- Great content: is the mainspring of your website and is responsible for higher rankings on search engines. It offers information and education, and is the principal reason why a visitor arrives on your site. Fresh, original, reliable and authoritative content yields strong links and social media connect. The information should be easy to access and clearly placed. Leverage the power of videos, audios, ebooks and explainers, whitepapers, opinion pieces by authority figures, news and happenings in your industry, etc.
- Findable: No matter how great your design architecture and how amazing your content, unless your website can be found on the net, the whole effort would be futile. Ensure that your website ranks high on the search engines through the use of SEO, good-quality links, social media, email marketing etc.
How To Hire The Right Website Designer?
Needs Analysis: Get your team, important stakeholders and people who matter to brainstorm on the question: “What do I want my website to do?” You would come up with a host of answers such as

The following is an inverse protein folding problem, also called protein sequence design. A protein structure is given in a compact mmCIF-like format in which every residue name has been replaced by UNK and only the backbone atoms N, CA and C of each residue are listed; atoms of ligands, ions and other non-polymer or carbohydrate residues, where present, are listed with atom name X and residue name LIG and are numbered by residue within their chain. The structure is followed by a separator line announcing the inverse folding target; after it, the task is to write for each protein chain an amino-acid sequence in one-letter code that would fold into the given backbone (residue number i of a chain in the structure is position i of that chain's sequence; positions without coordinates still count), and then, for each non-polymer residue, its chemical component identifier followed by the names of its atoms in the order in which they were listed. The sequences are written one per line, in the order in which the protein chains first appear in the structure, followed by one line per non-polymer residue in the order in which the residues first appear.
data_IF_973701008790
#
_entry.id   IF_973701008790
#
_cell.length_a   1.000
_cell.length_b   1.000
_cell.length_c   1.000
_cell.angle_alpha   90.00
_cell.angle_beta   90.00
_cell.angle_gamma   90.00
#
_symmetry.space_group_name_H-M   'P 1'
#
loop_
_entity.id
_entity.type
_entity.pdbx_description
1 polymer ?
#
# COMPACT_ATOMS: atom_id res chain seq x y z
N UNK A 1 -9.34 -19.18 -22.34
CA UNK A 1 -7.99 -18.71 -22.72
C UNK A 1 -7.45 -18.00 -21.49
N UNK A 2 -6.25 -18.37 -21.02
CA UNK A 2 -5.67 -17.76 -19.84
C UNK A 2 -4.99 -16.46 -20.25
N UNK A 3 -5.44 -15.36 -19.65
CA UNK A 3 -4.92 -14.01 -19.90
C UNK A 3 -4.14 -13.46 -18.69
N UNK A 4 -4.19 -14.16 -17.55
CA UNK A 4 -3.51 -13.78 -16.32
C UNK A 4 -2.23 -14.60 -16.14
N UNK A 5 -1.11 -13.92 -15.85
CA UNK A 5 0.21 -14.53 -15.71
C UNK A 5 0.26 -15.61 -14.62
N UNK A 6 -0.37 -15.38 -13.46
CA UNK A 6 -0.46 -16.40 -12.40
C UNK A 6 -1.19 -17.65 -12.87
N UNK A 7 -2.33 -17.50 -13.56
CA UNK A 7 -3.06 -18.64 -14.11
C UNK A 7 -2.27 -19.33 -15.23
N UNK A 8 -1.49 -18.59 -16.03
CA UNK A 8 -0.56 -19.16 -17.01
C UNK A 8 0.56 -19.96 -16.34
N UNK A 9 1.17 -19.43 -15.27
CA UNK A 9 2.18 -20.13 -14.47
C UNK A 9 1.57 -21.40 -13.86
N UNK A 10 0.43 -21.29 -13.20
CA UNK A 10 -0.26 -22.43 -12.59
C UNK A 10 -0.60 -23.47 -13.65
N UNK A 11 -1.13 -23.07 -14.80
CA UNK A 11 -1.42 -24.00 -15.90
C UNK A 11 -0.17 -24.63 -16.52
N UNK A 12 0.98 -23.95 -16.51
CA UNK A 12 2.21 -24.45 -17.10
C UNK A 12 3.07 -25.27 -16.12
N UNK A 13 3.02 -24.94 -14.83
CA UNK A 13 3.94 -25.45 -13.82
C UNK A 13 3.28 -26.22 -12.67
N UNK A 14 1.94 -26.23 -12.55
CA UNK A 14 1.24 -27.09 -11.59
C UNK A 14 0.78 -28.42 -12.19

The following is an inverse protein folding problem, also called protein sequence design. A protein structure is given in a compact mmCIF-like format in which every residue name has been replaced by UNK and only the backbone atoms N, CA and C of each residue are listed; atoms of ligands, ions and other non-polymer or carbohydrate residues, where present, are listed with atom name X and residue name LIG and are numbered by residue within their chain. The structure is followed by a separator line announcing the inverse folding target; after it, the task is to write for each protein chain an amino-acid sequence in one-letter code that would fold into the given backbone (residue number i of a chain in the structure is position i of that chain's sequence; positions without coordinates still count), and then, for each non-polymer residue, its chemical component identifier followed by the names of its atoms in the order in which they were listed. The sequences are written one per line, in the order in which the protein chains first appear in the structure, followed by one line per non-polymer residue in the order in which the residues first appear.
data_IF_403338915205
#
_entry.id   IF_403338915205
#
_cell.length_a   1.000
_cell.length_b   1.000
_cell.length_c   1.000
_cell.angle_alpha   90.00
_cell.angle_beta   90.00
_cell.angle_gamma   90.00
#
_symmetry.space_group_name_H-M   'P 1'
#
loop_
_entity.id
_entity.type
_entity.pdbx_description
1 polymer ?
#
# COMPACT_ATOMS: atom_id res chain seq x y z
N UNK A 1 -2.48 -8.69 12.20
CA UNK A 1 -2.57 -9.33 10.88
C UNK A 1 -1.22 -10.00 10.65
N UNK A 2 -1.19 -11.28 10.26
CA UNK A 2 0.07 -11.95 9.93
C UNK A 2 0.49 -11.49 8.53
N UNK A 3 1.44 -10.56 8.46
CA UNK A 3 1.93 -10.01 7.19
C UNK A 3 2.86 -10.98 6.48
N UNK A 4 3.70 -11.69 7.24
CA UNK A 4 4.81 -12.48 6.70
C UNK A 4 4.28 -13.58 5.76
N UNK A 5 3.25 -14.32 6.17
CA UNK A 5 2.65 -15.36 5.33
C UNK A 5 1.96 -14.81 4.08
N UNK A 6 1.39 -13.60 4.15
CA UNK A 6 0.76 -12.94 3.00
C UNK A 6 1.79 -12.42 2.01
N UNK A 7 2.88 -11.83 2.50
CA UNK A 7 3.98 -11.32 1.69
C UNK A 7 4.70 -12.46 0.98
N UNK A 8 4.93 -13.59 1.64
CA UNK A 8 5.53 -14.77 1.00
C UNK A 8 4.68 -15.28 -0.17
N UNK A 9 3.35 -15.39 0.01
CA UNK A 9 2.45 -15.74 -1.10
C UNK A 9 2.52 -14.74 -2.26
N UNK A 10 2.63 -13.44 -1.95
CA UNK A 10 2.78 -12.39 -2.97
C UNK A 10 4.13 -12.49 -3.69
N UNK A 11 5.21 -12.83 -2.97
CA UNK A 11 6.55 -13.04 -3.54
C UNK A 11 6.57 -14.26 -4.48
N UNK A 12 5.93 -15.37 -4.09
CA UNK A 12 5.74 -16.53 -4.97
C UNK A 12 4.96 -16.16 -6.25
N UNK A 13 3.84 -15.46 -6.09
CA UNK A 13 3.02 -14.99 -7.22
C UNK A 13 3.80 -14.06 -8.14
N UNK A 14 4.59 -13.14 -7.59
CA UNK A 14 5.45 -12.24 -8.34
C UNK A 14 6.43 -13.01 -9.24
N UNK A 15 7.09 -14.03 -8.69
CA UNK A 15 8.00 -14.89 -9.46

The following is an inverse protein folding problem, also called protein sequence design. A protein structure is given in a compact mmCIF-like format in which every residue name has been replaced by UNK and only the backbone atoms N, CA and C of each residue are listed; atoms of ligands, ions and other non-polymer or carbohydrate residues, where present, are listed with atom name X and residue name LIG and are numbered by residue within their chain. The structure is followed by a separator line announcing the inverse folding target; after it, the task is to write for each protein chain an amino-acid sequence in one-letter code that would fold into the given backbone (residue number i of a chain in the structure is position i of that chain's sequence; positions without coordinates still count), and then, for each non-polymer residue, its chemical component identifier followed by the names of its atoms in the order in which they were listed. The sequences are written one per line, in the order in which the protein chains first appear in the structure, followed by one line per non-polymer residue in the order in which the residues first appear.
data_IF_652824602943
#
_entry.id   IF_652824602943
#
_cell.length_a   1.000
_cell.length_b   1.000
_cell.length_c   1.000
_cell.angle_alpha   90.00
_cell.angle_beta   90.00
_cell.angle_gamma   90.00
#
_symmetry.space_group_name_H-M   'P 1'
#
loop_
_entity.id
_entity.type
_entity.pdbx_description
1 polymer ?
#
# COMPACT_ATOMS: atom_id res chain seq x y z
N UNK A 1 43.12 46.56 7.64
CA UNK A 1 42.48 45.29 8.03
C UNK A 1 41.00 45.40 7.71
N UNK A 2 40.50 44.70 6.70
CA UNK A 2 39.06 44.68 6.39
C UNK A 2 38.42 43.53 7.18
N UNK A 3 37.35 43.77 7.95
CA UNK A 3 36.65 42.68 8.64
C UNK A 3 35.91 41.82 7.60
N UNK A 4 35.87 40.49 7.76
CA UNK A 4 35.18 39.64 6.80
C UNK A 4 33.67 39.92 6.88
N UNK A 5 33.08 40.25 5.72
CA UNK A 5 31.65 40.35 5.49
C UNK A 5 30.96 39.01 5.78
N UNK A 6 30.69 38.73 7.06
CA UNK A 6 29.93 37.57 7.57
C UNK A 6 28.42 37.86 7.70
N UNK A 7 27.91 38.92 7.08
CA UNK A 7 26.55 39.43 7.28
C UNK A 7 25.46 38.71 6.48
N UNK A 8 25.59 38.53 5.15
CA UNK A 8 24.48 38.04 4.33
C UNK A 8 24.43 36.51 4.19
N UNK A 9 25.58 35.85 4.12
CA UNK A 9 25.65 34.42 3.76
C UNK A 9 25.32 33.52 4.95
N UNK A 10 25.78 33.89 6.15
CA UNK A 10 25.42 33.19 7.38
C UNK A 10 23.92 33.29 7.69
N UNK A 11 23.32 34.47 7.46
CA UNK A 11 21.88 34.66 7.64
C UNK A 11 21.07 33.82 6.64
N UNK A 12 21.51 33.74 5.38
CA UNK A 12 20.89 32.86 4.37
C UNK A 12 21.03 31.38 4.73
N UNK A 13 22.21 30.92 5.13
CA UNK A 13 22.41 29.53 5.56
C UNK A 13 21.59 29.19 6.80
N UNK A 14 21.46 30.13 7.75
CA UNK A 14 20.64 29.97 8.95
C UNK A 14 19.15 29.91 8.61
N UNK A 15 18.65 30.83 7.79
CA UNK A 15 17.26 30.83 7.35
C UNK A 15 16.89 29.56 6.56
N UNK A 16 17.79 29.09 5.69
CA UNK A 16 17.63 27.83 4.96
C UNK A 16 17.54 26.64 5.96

- it makes me look professional
- connects me with the business eco-system
- helps me attract/retain customers
- it’s a showcase for my products/services/brand
- helps me establish my credentials and role in industry
- it is an affordable marketing tool
This helps you to establish the function/role of your website in your marketing strategy so that you can convey this to your designer.
- Firm up on: Style, personality and character of your website. Know your target audience and demographic. This helps the designer to choose color palette, design elements, content, etc. Get a buy-in from your marketing team as they can provide valuable inputs and insights.